There really is no such thing as the “perfect build-up”. I challenge anyone to convince me that nothing went wrong for them, in terms of sickness, injury or personal pressures (including family and/or work related stress), in the 12-weeks leading up to a goal race. It just doesn’t happen… something always goes wrong. Setbacks in training (and peaking) for a race are inevitable.
I’ve been training under the guidance of coach John Hamlett for almost three years now. That’s nearly three years of the most hardcore training I have ever done in my life. During this time I have morphed from a stiletto-wearing, handbag touting competition law (antitrust) attorney, to a full-time elite athlete, coach and the manager of Team Massmart, South Africa’s first and only ladies only elite running club. I have changed, not only in terms of what I do (or rather, how I spend the hours of each day), but also physiologically and psychologically. As my coach likes to say: I am not the same monster (or athlete) that I was three years ago.
Notwithstanding the fact that I have trained harder this year than I ever have before, or that I (finally) have the core strength and six-pack I’d previously only dreamed of, I too am vulnerable to injury and setback. I have good days and bad days; days when I am almost too tired to get out of bed, never mind lace up and whip out a 90-minute speed session. I hurt, my muscles ache and I am as plagued by feelings of self doubt and inferiority as anyone else.
Earlier this month, a recurring glute injury stopped play in Dullstroom. Overcome by severe muscle spasm, something I suspected to be a tear, I retreated back to Johannesburg for physiotherapy and some shockwave. A week (and rushed MRI) later, I was back on the road licking my psychological wounds as I tried to “make up” the training I had lost the previous week. I was panicked and stressed, tearful and angry. Upon my return to Dullstroom, I felt good… for about three days. In my enthusiasm to get back on the road I’d stopped paying attention to my diet and was running low on carbs. By day four, I was completely depleted, just putting one foot in front of the other took superhuman effort, and I started to engage in negative self-talk, my old demons started throwing a party in my head. Not only was I physically battered, but psychologically I was starting to take enormous strain as well. I cannot really describe to you how much pressure I am feeling, but the strain has certainly manifest itself on my body and my psyche. I’ve had to wear two-layers of big girl panties this week.
For anyone not familiar with my story leading up to Comrades 2018, here are the highlights. In the build-up to the race I caught flu twice, tore my gluteus medius muscle a month before race day and then contracted a severe stomach bug which kept me in bed for a week, two weeks ahead of the race. Exactly seven days before Comrades, I tearfully told my Mum that there really was no way I could line up to race given how sick I had been. I then started the race hoping and praying for a gold, but knowing there was a very real risk that I might not make the cut for a silver.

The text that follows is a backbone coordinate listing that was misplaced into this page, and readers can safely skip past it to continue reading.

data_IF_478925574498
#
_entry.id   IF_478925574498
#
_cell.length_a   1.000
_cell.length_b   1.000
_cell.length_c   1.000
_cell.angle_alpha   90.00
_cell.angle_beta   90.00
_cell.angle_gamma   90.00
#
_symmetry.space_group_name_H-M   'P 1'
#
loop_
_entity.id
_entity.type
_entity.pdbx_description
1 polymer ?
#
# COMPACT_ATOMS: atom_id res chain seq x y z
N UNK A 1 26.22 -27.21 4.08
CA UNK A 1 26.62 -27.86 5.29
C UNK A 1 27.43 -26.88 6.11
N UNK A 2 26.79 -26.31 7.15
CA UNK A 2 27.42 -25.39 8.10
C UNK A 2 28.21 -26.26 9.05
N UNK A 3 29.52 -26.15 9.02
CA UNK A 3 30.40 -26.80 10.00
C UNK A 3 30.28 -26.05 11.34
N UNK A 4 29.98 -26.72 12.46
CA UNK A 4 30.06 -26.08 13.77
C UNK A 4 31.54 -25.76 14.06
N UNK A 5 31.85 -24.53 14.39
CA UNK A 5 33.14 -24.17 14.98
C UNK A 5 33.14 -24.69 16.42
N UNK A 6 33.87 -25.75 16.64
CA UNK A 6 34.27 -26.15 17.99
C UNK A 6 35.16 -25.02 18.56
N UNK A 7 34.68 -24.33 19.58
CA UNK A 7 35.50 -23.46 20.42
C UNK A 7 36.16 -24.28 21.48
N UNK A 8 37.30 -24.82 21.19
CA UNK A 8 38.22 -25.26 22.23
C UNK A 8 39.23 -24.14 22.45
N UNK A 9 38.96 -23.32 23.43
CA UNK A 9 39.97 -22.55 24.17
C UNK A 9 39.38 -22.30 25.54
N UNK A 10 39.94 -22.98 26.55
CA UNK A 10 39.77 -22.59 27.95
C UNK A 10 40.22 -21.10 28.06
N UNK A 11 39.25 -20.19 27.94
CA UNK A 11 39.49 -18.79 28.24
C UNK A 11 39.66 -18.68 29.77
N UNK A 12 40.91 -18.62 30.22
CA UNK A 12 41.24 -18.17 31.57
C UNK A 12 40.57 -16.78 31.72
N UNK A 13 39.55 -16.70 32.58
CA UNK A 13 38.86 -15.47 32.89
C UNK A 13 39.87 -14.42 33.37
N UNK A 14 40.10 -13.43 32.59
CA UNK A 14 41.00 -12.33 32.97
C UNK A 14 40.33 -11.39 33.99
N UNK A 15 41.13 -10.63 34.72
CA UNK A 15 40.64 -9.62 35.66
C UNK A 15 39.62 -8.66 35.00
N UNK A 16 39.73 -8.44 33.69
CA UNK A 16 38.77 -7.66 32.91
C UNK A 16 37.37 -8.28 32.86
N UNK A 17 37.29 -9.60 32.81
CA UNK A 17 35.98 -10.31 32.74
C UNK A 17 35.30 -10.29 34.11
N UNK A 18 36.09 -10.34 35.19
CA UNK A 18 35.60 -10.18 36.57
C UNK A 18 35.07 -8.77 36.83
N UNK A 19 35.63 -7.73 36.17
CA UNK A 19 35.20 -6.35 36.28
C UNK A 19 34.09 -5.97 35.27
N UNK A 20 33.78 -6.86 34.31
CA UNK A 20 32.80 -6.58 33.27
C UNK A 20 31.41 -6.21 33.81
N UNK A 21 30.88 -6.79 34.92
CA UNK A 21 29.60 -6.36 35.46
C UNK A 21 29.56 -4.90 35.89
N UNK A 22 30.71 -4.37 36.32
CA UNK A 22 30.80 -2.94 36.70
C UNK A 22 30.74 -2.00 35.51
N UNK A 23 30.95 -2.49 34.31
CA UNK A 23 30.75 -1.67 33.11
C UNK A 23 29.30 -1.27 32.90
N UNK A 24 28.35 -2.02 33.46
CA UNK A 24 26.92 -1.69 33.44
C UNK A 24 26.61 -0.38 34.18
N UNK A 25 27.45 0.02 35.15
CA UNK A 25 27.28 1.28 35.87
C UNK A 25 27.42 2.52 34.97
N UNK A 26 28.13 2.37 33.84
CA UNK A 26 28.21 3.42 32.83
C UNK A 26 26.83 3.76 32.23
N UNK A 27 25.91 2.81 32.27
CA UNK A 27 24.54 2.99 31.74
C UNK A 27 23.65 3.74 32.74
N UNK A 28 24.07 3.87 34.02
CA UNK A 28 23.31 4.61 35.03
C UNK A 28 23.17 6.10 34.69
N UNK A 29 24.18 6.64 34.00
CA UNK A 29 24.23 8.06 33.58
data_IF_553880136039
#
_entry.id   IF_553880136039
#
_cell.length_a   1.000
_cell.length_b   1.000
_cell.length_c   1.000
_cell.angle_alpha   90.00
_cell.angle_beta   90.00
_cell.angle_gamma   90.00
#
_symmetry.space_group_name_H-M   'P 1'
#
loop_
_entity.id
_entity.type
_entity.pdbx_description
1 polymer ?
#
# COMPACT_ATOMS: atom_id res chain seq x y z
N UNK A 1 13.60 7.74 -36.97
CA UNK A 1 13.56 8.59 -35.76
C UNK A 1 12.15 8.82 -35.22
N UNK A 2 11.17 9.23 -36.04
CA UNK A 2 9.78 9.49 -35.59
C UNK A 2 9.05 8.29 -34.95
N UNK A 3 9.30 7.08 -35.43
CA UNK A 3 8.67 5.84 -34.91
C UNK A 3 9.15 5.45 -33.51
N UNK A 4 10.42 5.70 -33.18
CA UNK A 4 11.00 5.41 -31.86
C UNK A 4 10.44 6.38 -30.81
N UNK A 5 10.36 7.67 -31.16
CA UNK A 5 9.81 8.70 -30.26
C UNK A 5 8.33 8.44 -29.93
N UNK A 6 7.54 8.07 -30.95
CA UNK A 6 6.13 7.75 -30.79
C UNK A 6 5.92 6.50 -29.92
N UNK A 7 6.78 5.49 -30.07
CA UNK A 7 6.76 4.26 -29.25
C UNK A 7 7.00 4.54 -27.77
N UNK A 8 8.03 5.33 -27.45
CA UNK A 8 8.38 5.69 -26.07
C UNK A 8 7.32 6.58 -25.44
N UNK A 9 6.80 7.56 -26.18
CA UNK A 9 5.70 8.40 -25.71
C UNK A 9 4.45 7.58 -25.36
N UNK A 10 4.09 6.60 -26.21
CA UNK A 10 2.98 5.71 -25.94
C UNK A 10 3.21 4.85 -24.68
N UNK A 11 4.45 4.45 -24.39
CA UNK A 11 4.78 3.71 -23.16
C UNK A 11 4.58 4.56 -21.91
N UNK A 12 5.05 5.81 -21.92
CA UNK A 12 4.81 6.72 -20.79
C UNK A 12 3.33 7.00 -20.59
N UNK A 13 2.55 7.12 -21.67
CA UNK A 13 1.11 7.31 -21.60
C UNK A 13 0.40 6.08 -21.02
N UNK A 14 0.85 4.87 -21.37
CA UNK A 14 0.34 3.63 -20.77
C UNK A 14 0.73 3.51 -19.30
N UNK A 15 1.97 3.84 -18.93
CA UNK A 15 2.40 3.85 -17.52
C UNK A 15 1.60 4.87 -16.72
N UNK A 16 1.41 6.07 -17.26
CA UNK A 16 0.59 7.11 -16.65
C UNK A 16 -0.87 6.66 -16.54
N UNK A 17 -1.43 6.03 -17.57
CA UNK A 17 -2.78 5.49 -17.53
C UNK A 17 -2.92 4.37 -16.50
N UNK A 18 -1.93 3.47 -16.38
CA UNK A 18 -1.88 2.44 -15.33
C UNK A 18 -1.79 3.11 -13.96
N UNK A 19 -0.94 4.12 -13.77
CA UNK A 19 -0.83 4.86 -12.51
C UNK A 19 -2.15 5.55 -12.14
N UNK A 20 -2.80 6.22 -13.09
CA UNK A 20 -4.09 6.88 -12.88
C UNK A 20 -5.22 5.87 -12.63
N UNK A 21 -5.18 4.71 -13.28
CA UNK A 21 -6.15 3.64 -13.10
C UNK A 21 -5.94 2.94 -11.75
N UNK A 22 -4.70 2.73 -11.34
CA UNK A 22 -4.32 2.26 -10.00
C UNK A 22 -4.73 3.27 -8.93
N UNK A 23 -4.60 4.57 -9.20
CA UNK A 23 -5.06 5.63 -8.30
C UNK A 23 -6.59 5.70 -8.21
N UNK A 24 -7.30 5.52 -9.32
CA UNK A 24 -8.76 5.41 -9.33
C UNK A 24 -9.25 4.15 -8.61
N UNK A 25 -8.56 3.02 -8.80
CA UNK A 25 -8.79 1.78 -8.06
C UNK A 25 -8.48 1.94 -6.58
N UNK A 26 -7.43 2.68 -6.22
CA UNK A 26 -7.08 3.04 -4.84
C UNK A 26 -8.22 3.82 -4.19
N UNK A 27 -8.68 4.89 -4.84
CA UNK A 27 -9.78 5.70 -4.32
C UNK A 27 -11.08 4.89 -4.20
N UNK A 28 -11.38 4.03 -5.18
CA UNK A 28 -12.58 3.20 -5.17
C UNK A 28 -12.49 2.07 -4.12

And yet despite all that, despite the setbacks and uncertainty, I won! Sounds highly improbable right?? It was more than that, it was quite literally, a miracle. A gift from God.
As I lined up at the start of Comrades last year, I asked God to put into my race whatever I had left out of my training, to “top up” my body and mind in order for me to run to the very best of my ability. And he did.
And when Alexandra Morazova passed me in Pinetown with 30km to go, I asked God to keep me calm, to steady my legs and to help me pull it back. And he did.
And when my legs were screaming, my lungs bursting and I wanted to walk up and down Toll Gate hill, I asked God to carry me to the finish, to keep me going strong. And he did.
So this year, as I struggle with performance anxiety and the pressures of being a full-time elite athlete and a defending champion; when I am tired and sore before, after and during training; and as I fight against feelings of self-doubt, I will remember this: that adversity makes ripe an opportunity for a miracle; with God all things are possible; and that when I run, I feel God’s pleasure.
It’s three weeks to go ’til race day and for most, the taper has just started. Your milage will come down, your speedwork will go up and your legs will finally (hopefully) start to feel bouncy again. The hard graft is almost over.
Irrespective of whether you’ve done 1000km or 3000km in training since 1 January, there’s not too much more you can do right now. Just focus on staying injury free and healthy. Start obsessing about what you’ll be wearing and eating on race day.
Line up on 9 June knowing that you’ve done everything you can to prepare for the race. Then trust God to put in the rest.
God speed and good luck!
P.S. David and I are raising funds for S4J this year. Please take a look at our fundraising profile HERE. All donations will be very gratefully received.
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